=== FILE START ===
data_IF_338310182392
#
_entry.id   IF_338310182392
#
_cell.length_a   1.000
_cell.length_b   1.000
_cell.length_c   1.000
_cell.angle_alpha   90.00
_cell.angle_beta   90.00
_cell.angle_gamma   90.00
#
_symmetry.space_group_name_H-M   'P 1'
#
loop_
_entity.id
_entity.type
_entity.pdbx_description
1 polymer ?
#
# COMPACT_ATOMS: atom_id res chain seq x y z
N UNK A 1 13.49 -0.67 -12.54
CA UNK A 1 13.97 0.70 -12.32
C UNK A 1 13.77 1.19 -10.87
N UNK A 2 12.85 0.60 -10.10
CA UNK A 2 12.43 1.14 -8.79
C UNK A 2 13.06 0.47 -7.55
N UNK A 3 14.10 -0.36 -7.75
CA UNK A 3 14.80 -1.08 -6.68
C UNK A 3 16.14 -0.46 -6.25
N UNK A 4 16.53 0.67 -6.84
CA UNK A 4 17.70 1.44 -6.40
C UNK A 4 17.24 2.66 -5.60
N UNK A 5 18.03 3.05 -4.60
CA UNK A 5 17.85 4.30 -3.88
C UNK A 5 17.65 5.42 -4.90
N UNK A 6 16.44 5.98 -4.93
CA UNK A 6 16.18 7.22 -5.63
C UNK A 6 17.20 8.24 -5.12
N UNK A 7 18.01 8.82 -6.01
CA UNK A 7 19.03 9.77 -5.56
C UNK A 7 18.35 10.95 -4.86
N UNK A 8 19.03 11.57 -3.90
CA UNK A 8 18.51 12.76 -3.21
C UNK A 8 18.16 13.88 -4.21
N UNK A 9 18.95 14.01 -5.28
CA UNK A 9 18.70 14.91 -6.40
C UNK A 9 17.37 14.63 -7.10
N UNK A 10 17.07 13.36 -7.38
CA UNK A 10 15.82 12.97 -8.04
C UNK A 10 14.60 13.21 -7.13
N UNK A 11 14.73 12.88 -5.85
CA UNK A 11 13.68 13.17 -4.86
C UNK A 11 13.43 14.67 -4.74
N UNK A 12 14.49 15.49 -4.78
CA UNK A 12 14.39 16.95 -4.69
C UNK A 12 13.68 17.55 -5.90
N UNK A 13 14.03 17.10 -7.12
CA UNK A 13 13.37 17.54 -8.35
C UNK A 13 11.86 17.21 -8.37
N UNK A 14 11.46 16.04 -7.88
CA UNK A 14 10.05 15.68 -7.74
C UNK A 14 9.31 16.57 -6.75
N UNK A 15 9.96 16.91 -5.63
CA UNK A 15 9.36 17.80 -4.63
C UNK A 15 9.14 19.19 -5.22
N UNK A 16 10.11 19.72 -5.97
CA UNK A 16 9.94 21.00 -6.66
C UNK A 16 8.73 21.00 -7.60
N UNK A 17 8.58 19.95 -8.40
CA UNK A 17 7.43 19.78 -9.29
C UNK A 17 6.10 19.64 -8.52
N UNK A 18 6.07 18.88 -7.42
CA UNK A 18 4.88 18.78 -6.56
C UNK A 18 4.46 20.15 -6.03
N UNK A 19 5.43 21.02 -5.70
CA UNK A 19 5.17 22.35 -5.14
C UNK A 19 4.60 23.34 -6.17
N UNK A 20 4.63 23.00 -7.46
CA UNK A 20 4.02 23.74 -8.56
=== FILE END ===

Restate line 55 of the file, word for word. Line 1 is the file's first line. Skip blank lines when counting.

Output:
CA UNK A 12 14.39 16.95 -4.69